Burlesque Hall of Fame Weekend Tournament of Tease 2015: Best Boylesque
21st Century Burlesque Magazine has documented the contemporary burlesque scene…
Darlinda Just Darlinda reviews the Best Boylesque category at the Burlesque Hall of Fame Weekend 2015 Tournament of Tease…
I cannot begin to speak about the Best Boylesque category at The Burlesque Hall of Fame Weekend’s Tournament of Tease without talking about GENDER! This year was not the first year they allowed someone who doesn’t identify as ‘male’ to compete in the boylesque category, but this year was the first year that it was really spoken about. In 2007 Rose Wood competed in the Best Boylesque category. Rose doesn’t identify as male and her act was a very classic act, so I was surprised that Lou Henry Hoover (a drag king, one half of Kitten N’ Lou, winner of 2014 Most Comedic with his partner Kitten LaRue) was allowed to be in the Best Boylesque category when Rose Wood clearly should have been in the Miss Exotic World Reigning Queen of Burlesque category because she identifies as female.
21st Century Burlesque Magazine Burlesque Hall of Fame Weekend 2015 Coverage is sponsored by Fancy Feather.
We’ve come a long way in awareness about gender binary in burlesque since 2007, but it got me thinking: should drag queens or more feminine performances (meaning gown, boa, heels, female appearing makeup) be entered into the Miss Exotic World Reigning Queen of Burlesque category? Should there be a category for drag queens/kings? If you have fully transitioned to one gender, shouldn’t you be in that gendered category? Should the categories be gendered? Should there be a gender queer category? Tigger! pointed out in his speech before the category began that the gender binary is artificial, and that before the boylesque category was created in 2006, he and other male identified burlesque performers just wanted “a place at the table with their sisters.” This year brought up lots of questions for me about the category itself and I encourage you readers to ask these same questions! Perhaps Armitage Shanks put it perfectly: “Come one, come all, as long as you come!” And they came alright! Here’s my review of the Best Boylesque category at BHoF 2015.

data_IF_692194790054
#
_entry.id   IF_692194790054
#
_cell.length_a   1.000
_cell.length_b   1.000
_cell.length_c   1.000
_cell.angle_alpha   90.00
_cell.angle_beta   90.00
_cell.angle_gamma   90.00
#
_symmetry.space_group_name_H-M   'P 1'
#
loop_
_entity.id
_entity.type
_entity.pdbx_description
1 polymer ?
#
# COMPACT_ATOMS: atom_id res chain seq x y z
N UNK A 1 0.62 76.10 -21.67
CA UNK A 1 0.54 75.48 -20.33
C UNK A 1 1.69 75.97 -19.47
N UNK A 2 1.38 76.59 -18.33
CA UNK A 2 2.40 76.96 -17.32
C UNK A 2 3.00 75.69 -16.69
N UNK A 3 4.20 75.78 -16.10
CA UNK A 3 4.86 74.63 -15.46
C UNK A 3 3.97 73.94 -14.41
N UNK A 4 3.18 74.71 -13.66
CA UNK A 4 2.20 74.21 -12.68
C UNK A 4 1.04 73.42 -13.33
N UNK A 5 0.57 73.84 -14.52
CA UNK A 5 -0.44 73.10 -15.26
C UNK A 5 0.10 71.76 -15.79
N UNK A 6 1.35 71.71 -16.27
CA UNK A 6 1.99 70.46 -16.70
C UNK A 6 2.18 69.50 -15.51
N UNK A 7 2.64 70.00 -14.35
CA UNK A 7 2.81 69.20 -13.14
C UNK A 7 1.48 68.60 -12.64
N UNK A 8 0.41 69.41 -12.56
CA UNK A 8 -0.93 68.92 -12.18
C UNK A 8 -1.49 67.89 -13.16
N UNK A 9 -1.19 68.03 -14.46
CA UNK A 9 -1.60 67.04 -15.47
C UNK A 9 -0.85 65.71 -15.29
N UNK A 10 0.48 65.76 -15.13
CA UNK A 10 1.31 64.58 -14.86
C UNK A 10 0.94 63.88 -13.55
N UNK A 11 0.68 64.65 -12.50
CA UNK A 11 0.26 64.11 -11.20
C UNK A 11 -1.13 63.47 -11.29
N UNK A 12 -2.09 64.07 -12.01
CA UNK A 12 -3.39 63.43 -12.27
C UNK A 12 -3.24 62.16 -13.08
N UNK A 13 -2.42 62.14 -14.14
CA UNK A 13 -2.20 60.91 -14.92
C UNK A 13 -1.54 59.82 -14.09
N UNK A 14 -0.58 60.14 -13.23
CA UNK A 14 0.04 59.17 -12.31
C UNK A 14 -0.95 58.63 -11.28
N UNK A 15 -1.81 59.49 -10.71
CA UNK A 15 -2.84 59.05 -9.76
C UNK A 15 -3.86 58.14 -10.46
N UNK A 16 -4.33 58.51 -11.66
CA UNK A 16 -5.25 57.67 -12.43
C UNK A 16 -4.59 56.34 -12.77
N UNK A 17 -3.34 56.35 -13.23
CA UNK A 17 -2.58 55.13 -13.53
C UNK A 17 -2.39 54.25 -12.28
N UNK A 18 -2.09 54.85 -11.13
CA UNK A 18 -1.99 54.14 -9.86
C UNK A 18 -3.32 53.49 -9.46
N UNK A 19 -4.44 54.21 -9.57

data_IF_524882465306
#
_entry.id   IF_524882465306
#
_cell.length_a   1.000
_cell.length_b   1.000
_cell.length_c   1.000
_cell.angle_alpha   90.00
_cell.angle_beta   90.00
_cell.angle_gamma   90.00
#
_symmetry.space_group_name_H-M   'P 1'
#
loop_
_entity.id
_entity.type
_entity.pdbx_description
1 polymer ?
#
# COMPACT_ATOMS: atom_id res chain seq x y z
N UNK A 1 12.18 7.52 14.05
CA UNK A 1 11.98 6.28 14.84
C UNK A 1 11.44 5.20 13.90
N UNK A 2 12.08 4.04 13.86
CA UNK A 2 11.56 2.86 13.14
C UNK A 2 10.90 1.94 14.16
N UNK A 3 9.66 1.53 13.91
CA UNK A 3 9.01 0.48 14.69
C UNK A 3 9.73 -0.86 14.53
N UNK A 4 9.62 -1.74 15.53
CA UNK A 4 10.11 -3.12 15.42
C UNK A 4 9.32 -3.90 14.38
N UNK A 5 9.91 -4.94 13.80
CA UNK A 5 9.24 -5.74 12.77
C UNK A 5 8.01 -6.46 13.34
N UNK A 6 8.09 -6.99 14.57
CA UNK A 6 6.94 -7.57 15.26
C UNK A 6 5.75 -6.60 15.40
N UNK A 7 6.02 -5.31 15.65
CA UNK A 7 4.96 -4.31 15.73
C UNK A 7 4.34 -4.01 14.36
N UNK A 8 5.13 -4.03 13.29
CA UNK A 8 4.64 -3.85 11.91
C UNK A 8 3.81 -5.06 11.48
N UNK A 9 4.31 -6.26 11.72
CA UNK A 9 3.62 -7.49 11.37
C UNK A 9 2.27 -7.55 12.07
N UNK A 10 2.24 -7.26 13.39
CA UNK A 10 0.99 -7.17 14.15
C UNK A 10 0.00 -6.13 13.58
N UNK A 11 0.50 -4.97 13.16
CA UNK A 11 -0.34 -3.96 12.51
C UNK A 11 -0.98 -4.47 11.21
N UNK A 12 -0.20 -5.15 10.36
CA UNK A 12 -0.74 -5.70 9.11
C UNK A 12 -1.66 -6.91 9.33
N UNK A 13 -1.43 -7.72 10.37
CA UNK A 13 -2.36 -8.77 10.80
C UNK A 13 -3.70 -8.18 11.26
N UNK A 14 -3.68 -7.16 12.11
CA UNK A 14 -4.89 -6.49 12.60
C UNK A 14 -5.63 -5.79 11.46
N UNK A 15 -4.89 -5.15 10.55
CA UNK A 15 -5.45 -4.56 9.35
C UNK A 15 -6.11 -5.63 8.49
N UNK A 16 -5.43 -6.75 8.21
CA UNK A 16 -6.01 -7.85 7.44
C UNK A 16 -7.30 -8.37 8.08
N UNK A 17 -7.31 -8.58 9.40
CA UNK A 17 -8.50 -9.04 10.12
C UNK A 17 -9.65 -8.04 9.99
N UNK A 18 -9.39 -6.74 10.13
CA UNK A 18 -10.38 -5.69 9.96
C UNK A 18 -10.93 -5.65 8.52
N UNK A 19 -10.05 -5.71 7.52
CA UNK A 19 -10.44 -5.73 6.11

First to the stage was the first female-bodied performer to be in the Boylesque category, self identified ‘Dapper Drag King’ Lou Henry Hoover, performing one of my favourite absurd modern dance strip teases! Lou comes out to the stage to the wonderfully cheesy tune Time after Time by Cyndi Lauper. He is dressed as a sailor, carrying a laundry bag monogrammed with his last name. He performs a fantastic interpretive dance to the tune, which BEGS to have an interpretive dance choreographed to it. As he dances, he strips, removing his sailor suit, and opens the laundry bag to reveal the exact same suit but as a onesie. As he pulls out the onesie a bunch of red balls fall out of the bag; he removes a red ball from his sailor hat and replaces it with one that falls out of the bag, all the while leaping, contracting and interpretive dancing. I’ve seen Lou do this act before and as NYC stages are so small it was nice to see him take charge of the huge stage and dance it out!